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Chap1 2007 Cisa Review Course

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CISA audit and review corses

CISA audit and review corses


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  • Title slide for Chapter 1.
  • Transcript

    • 1. 2007 CISA  Review Course CHAPTER 1 The IS Audit Process
    • 2. Chapter Overview
      • 1. Introduction
        • Organization of the IS a udit f unction
        • IS a udit r esource m anagement
        • Audit p lanning
        • Laws and regulations
      • 2. ISACA IS auditing standards and guidelines
      • 3. Risk analysis
      • 4. Internal controls
      • 5. Performing an IS audit
      • 6. Control self assessment
      • Emerging changes in IS audit process
      • Case Study
    • 3. Process Area Objective Ensure that the CISA candidate… “ The objective of the process area is to ensure that the CISA candidate has the knowledge necessary to provide information systems (IS) audit services in accordance with IS audit standards, guidelines and best practices to assist the organization in ensuring that its information technology and business systems are protected and controlled . ”
    • 4. Process Area Summary According to the CISA Certification Board, this Process Area will represent approximately 10% of the CISA examination (approximately 20 questions).
    • 5. Process Area Tasks
      • Five Tasks :
        • Develop and implement a risk-based IS audit strategy for the organization in compliance with IS audit standards, guidelines and best practices.
        • Plan specific audits to ensure that IT and business systems are protected and controlled.
        • Conduct audits in accordance with IS audit standards, guidelines and best practices to meet planned audit objectives.
        • Communicate emerging issues, potential risks and audit results to key stakeholders.
        • Advise on the implementation of risk management and control practices within the organization while maintaining independence.
    • 6. Process Area Knowledge Statements
      • Ten Knowledge Statements :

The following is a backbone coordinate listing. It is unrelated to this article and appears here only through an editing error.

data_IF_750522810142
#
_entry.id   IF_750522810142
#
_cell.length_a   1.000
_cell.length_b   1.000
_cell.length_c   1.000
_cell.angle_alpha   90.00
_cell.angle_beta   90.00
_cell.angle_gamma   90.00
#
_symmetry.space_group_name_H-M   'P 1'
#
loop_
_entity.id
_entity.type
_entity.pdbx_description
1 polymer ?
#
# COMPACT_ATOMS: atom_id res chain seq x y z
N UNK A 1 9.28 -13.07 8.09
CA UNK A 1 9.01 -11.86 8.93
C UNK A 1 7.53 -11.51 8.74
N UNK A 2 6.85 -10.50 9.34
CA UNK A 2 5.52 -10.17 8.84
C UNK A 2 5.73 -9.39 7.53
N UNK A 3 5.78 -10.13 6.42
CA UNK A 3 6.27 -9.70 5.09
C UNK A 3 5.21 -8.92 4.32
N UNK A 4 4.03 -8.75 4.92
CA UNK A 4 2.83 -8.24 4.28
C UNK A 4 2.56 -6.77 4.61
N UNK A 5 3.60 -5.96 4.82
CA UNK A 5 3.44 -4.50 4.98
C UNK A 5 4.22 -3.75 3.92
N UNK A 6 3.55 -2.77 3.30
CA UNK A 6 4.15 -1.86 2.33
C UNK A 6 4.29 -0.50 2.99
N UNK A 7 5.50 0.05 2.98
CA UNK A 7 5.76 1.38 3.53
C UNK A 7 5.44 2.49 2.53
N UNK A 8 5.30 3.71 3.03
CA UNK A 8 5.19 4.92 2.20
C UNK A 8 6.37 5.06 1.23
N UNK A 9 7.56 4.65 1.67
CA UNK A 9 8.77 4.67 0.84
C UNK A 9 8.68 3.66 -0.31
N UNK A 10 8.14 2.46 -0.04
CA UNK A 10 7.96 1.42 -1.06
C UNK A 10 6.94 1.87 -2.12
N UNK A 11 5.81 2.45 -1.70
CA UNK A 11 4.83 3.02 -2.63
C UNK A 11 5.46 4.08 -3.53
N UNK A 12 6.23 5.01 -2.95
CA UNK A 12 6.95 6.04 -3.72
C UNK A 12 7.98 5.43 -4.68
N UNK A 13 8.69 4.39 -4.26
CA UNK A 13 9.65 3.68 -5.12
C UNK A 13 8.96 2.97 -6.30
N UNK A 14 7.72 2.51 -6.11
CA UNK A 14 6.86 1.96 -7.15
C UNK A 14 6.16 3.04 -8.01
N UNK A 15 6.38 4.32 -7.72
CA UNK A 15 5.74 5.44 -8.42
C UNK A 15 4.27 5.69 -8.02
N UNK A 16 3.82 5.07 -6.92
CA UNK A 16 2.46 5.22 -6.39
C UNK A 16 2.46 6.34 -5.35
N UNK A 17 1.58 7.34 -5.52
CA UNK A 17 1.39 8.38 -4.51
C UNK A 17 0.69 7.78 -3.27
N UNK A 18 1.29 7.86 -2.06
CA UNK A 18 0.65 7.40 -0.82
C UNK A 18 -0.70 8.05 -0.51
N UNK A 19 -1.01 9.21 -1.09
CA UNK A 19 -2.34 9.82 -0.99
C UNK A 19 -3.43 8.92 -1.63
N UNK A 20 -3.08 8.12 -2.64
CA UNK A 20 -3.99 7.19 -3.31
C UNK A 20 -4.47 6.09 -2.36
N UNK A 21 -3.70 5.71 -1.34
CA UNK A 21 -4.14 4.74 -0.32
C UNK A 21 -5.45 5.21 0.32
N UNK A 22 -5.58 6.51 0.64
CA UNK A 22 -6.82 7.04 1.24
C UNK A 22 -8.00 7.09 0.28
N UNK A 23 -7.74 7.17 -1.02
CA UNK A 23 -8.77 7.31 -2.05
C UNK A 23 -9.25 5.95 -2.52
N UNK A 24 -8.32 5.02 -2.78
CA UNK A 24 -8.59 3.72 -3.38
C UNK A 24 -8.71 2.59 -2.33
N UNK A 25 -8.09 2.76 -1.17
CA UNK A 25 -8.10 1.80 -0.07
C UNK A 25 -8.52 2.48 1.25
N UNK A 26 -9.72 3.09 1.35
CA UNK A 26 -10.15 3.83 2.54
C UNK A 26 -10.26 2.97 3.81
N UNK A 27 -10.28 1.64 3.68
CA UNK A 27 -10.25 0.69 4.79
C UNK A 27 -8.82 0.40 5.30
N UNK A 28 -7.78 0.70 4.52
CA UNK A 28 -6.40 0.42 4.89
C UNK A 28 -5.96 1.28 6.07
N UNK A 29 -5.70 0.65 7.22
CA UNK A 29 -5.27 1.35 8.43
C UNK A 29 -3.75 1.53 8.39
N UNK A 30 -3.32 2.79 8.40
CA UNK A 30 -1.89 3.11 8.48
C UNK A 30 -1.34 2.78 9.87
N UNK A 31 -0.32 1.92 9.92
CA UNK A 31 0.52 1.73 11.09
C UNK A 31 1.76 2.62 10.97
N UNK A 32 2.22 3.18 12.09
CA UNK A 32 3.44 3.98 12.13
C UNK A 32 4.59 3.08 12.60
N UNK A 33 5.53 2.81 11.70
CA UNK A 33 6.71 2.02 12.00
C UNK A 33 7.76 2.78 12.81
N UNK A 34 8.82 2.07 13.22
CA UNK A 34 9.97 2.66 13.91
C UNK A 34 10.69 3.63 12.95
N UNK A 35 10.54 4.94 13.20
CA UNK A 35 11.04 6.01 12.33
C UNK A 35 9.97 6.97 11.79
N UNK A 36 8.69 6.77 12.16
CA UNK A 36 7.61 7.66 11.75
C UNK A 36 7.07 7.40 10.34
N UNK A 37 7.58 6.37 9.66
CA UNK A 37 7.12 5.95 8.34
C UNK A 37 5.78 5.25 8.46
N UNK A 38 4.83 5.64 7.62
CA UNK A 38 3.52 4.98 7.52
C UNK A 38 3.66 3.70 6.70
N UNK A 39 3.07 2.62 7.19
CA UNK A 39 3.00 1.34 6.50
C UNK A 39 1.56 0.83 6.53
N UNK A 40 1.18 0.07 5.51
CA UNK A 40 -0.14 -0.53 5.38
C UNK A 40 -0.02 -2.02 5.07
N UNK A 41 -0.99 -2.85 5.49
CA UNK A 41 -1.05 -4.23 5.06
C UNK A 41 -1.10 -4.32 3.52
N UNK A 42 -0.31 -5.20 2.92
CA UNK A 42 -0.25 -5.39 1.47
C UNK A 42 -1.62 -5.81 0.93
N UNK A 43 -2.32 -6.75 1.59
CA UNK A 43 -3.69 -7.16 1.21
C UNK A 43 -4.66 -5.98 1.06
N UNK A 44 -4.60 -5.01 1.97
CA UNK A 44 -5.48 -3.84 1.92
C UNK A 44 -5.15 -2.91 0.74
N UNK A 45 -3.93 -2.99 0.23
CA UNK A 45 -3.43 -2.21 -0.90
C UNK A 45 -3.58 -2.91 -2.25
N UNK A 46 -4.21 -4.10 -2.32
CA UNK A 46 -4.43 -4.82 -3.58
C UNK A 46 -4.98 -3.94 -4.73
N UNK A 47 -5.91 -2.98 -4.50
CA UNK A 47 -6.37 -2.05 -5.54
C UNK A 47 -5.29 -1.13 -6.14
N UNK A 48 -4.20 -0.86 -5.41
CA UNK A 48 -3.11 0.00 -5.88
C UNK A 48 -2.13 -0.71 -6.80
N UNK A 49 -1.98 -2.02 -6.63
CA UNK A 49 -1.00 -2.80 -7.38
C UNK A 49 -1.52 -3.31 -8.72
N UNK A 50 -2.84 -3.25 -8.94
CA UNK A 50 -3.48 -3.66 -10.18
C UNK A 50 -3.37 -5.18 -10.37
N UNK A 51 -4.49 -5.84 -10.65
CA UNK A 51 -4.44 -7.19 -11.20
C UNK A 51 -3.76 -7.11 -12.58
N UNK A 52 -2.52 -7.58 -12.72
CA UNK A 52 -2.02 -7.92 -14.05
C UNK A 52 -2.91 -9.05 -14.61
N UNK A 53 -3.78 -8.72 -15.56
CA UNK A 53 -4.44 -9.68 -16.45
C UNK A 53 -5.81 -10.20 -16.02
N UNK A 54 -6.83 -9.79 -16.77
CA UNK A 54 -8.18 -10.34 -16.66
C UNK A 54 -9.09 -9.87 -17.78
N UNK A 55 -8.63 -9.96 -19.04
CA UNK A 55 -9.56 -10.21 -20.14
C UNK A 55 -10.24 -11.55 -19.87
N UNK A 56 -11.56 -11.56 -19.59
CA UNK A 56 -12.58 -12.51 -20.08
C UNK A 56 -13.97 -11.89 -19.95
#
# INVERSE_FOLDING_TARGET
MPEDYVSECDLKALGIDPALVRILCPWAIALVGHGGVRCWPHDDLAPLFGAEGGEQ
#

• Knowledge of ISACA IS Auditing Standards, Guidelines and Procedures and Code of Professional Ethics.
        • Knowledge of IS auditing practices and techniques.
        • Knowledge of techniques to gather information and preserve evidence.
        • Knowledge of the evidence life cycle.
        • Knowledge of control objectives and controls related to IS.
    • 7. Process Area Knowledge Statements
      • Ten Knowledge Statements (Cont’d):
        • Knowledge of risk assessment in an audit context
        • Knowledge of audit planning and management techniques
        • Knowledge of reporting and communication techniques
        • Knowledge of control self-assessment (CSA)
        • Knowledge of continuous audit techniques
    • 8. I - INTRODUCTION 1. Organization of the IS Audit Function
      • Audit charter (or engagement letter)
        • Stating management’s responsibility and objectives for, and delegation of authority to, the IS audit function
        • Outlining the overall authority, scope and responsibilities of the audit function
      • Approval of the audit charter
      • Change in the audit charter
    • 9. I - INTRODUCTION 2. IS Audit Resource Management
      • Limited number of IS auditors
      • Maintenance of their technical competence
      • Assignment of audit staff
    • 10. 3. Audit Planning
      • Audit planning
        • Short-term planning
        • Long -term planning
        • Things to consider
          • N ew control issues
          • C hanging technologies